Hamilton County Bridge. Photo taken by Tony Dillon

Best Use of a Restored Historic Bridge-

Molly’s Landing Bridges along Historic US 66:

While the historic bridges in Oklahoma are dwindling rapidly every year, a successful attempt was made to relocate one of the twins of the Bird Creek Bridge. Slated for demolition in 2012, Russ White, owner of Molly’s Landing found a creative way of saving the 1936 spans for their complex near the Verdigris. This led to Roger’s Landing to take the remaining spans of the bridge some time later. While the Bird Creek Bridges are no longer on Route 66, one can see them on display not far apart from each other.

Runner Up:

The Bridge at Strawtown Koteewi Park and White River Campground in Hamilton County, Indiana.

This was almost a toss-up between this bridge and Molly’s Landing. But the bridge in Hamilton County definitely deserved at least runner-up of this award because engineers and park officials managed to import three historic bridges from three different counties to form a 285-foot long super span, featuring a Pratt through truss, a Whipple through truss and a rebuilt deck girder span connecting the two spans! Indiana has been well-known for restoring and reusing historic bridges, yet this one takes bridge preservation to new levels.

Worst example of reusing a Historic Bridge:

B.B. Comer Bridge in Alabama: The multi-span cantilever through truss bridge was demolished earlier this year, after officials in Alabama rejected a proposal to even talk about preserving the 1930 span. As compensation, ALDOT offered one of the bridge’s portal bracings to be erected at a park near the bridge. If this was compensation or a strategy to save Governor Bentley’s “legacy” in the face of scandals he was facing at that time, here a simple Denglish term to keep in mind: “Ziemlich Lame!”and “Opfer eines F**k- ups!”

Photo taken by Victor Rocha. Link: https://upload.wikimedia.org/wikipedia/en/4/41/Bridge_to_Nowhere%28San_Gabriel_Mountains%29.JPG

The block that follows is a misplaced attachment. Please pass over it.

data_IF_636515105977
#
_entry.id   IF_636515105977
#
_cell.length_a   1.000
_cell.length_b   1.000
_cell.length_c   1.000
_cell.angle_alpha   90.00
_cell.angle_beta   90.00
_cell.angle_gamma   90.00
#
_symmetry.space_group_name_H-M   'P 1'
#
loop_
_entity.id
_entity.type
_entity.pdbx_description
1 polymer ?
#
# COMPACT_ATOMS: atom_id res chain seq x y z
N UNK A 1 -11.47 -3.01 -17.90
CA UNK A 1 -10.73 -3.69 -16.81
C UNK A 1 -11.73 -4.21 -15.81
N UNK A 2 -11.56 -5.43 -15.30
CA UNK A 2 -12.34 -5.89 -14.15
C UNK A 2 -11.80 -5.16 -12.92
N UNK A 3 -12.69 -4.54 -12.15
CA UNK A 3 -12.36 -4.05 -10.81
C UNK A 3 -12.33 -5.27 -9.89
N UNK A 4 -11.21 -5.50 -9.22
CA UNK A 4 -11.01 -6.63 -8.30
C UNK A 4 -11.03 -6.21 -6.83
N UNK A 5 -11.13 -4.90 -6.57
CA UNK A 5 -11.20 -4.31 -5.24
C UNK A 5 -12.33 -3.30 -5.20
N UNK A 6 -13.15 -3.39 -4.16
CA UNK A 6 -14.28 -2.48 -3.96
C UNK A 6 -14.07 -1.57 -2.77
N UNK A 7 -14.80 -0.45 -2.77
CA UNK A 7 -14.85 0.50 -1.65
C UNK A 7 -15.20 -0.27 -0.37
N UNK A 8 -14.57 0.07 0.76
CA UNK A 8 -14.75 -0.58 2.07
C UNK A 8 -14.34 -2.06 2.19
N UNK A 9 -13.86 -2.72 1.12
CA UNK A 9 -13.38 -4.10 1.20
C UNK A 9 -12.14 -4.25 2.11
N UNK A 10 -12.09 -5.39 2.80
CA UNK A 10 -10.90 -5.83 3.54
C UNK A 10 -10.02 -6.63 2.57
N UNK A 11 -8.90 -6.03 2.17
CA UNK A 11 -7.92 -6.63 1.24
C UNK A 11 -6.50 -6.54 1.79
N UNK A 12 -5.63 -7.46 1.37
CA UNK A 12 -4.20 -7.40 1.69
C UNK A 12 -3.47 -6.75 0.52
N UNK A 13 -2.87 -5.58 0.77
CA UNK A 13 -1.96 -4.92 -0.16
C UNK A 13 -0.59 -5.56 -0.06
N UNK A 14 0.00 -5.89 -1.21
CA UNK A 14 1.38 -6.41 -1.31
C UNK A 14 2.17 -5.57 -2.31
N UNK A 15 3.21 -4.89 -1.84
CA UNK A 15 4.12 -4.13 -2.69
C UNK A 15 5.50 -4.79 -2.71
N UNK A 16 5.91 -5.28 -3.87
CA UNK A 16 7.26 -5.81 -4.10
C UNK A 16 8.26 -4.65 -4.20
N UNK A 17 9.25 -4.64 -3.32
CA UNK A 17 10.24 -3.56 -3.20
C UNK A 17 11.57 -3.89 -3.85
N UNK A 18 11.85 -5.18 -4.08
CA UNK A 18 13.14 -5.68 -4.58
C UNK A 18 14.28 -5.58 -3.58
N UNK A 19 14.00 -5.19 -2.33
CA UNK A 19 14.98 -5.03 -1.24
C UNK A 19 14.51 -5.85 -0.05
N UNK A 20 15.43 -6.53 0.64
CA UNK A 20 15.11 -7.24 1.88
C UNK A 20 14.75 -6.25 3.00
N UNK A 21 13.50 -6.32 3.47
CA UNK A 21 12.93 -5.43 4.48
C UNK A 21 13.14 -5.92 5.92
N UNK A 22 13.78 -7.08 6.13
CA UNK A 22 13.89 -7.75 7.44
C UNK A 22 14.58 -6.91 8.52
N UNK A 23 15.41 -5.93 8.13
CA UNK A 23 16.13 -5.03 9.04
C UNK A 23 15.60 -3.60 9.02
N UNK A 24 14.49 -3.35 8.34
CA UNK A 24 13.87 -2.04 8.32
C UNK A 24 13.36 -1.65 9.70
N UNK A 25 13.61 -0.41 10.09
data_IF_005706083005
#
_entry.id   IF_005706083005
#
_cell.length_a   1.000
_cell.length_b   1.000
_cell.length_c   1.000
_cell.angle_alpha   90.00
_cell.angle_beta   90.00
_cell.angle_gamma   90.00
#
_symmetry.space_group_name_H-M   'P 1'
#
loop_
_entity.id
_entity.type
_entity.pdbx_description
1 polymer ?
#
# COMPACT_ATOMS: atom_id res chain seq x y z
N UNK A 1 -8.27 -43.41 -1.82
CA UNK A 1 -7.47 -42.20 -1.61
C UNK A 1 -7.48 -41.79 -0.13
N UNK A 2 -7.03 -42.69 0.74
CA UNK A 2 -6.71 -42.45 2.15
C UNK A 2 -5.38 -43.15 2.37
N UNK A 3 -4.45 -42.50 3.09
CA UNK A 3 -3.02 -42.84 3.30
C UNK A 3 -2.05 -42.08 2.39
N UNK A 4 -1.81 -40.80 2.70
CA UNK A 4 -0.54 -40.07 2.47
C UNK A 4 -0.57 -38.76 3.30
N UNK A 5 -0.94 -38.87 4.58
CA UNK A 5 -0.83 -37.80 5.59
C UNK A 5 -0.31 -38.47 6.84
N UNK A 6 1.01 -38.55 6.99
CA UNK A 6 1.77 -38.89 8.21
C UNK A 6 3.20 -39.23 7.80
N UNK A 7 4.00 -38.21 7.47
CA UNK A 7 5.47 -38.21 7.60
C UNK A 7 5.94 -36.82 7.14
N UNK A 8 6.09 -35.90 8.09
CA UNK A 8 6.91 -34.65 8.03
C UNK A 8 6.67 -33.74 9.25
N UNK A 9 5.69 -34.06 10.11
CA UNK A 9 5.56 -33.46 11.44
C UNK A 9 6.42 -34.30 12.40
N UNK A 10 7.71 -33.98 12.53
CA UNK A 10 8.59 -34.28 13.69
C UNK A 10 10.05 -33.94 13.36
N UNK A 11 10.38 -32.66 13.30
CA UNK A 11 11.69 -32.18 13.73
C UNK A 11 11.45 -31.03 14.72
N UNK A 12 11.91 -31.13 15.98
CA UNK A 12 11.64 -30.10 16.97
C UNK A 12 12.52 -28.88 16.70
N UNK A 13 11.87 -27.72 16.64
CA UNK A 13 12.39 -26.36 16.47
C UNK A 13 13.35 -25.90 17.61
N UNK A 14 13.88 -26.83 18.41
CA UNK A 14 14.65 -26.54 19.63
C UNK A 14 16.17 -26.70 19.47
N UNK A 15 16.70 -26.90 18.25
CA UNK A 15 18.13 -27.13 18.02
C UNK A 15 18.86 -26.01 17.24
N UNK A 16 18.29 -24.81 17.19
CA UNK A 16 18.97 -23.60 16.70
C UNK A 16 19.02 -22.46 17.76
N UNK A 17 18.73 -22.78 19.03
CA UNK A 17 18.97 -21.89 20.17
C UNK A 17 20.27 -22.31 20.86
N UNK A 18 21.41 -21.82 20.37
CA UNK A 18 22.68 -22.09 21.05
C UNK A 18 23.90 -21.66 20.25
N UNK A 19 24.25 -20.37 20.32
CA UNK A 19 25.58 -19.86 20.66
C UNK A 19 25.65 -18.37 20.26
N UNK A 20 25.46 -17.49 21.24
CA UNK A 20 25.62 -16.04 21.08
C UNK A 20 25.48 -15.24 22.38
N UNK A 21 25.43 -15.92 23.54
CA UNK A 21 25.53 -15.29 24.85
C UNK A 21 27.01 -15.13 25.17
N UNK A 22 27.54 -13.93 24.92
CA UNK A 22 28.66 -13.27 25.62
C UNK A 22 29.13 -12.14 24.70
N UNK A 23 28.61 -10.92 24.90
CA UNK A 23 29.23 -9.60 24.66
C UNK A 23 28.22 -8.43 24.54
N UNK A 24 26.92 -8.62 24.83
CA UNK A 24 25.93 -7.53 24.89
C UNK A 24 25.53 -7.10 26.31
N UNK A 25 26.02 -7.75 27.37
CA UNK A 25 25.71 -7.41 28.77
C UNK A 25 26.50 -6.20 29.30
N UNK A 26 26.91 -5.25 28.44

Best Find of a Historic Bridge-

US-

Bridge to Nowhere in San Gabriel Mountains (California):

California is well known for its multiple-span concrete open spandrel arch bridges, especially along Highway 101. However, this bridge, located near Azusa, can only be accessed by foot! Built in 1936, the bridge was abandoned after a mudslide blocked the key highway between San Gabriel Valley and Wrightwood in March 1938. Today, the bridge can be reached by foot, although it is seen as a liability because of a high rate of fatalities. The US Forest Service owns the bridge and has been working together with local groups on how to minimize it. Nevertheless, the bridge has a unique background worth seeing.

Lungwitz Viaduct spanning a creek and major street in Glauchau (Saxony). Photo taken in 2016

International-

The Bridges of Glauchau (Saxony), Germany:

The author visited this community in the summer 2016 and was quite impressed with its bridges. While the town is located along the Zwickauer Mulde, which is laden with modern bridges, most of the arch bridges dating back to the 1800s and earlier are located either along the railroad line, or on the hill spanning gulches and moats at or near the city’s two castles. Very atypical for a city in a river valley, where normal historic bridges would be located.

Röhrensteg in Zwickau (Saxony), Germany

Röhrensteg in Zwickau, Germany:

The Bridge of Pipes is the oldest of Zwickau’s bridges. It is also the most unique because of its design and function. It has two different truss spans- one per side- two different portal bracings and until 70 years ago, used to transport water over the river from Reinsdorf to Zwickau’s city center using wooden pipes! This was one multi-functional bridge and despite getting a much-needed facelift, one of the key landmarks people should see while in Zwickau.

Russia’s bridges:

With that, I have a “Denkzettel” for Donald Trump with regards to another runner-up, the bridges of Russia, according to the magazine Russia Today. The author there found some very unique and fancy bridges- some rolling back bridge types that had been scrutinized by many bridge engineers and politicians and some that are pure eye-openers. Donald Trump vowed to invest billions of dollars in funding to improve the infrastructure and build great bridges. How can he do that? He should use the playbook of the bridge types that have been rendered useless in the past but are being used in other countries. That means if he wants to make America great again, he needs some signature structures like the Bollmann Bridge in Savage, MD, The Hulton Bridge near Pittsburgh and even the arch bridges along California’s coast. If he continues the policies of building cable-stayed bridges, like the Kit Carson Bridge in Kansas City or the Fort Steuben Bridge near Wheeling, WV, he will make America blander and more boring than it is right now. So Mr. Trump, I challenge you to make America Great by not only preserving our American heritage and history but also build your fancy bridges that we want to see for generations to come. Put the Twitter down and get to work. Any ugliness on the landscape and we will make sure these eyesores are gone at the same time as you are, which will be much quicker than you think. If Russia and China can do it and the Europeans can preserve their past heritage, so can the United States of America, the Republic to which it stands, one nation, under God and under several prophets from Jesus Christ to Muhammad to Siddartha Buddha, indivisible, with liberty, justice and equality to all, regardless of preference.